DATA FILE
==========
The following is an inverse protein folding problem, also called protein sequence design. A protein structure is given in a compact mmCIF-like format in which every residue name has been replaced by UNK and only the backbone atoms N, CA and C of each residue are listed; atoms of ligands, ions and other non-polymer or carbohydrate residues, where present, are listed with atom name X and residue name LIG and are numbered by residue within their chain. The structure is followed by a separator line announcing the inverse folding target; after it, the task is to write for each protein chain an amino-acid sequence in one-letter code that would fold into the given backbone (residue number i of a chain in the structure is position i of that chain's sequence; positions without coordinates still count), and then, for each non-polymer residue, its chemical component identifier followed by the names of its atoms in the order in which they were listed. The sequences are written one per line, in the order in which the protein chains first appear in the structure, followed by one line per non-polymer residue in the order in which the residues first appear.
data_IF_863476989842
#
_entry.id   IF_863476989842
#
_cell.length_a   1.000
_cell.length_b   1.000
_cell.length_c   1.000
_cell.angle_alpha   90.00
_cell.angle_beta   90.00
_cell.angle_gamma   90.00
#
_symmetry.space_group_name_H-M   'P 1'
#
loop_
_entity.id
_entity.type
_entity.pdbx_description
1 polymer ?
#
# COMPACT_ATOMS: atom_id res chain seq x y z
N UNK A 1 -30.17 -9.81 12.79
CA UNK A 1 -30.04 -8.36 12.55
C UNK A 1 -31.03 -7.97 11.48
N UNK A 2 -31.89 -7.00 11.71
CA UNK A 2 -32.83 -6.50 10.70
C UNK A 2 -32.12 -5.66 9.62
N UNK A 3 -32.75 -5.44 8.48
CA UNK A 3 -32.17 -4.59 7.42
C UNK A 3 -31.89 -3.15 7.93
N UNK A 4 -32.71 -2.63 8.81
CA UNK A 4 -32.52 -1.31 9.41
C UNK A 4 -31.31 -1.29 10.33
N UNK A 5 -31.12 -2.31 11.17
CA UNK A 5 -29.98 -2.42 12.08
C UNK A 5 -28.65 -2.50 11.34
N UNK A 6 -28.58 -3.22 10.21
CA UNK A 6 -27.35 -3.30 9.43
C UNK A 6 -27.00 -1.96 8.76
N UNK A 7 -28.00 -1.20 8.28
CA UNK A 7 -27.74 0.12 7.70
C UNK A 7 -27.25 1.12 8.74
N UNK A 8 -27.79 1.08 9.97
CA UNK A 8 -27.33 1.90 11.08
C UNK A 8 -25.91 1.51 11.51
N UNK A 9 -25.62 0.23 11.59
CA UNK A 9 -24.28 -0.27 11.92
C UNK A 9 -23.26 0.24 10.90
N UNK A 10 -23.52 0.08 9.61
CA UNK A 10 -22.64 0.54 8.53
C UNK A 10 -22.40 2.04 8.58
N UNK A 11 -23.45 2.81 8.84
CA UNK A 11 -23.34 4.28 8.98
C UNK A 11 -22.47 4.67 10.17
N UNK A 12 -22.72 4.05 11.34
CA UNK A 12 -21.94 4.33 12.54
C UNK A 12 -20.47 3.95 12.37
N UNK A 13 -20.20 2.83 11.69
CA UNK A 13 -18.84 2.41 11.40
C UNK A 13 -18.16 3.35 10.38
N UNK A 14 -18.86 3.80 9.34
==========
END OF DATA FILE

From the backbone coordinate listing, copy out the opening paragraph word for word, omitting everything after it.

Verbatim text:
The following is an inverse protein folding problem, also called protein sequence design. A protein structure is given in a compact mmCIF-like format in which every residue name has been replaced by UNK and only the backbone atoms N, CA and C of each residue are listed; atoms of ligands, ions and other non-polymer or carbohydrate residues, where present, are listed with atom name X and residue name LIG and are numbered by residue within their chain. The structure is followed by a separator line announcing the inverse folding target; after it, the task is to write for each protein chain an amino-acid sequence in one-letter code that would fold into the given backbone (residue number i of a chain in the structure is position i of that chain's sequence; positions without coordinates still count), and then, for each non-polymer residue, its chemical component identifier followed by the names of its atoms in the order in which they were listed. The sequences are written one per line, in the order in which the protein chains first appear in the structure, followed by one line per non-polymer residue in the order in which the residues first appear.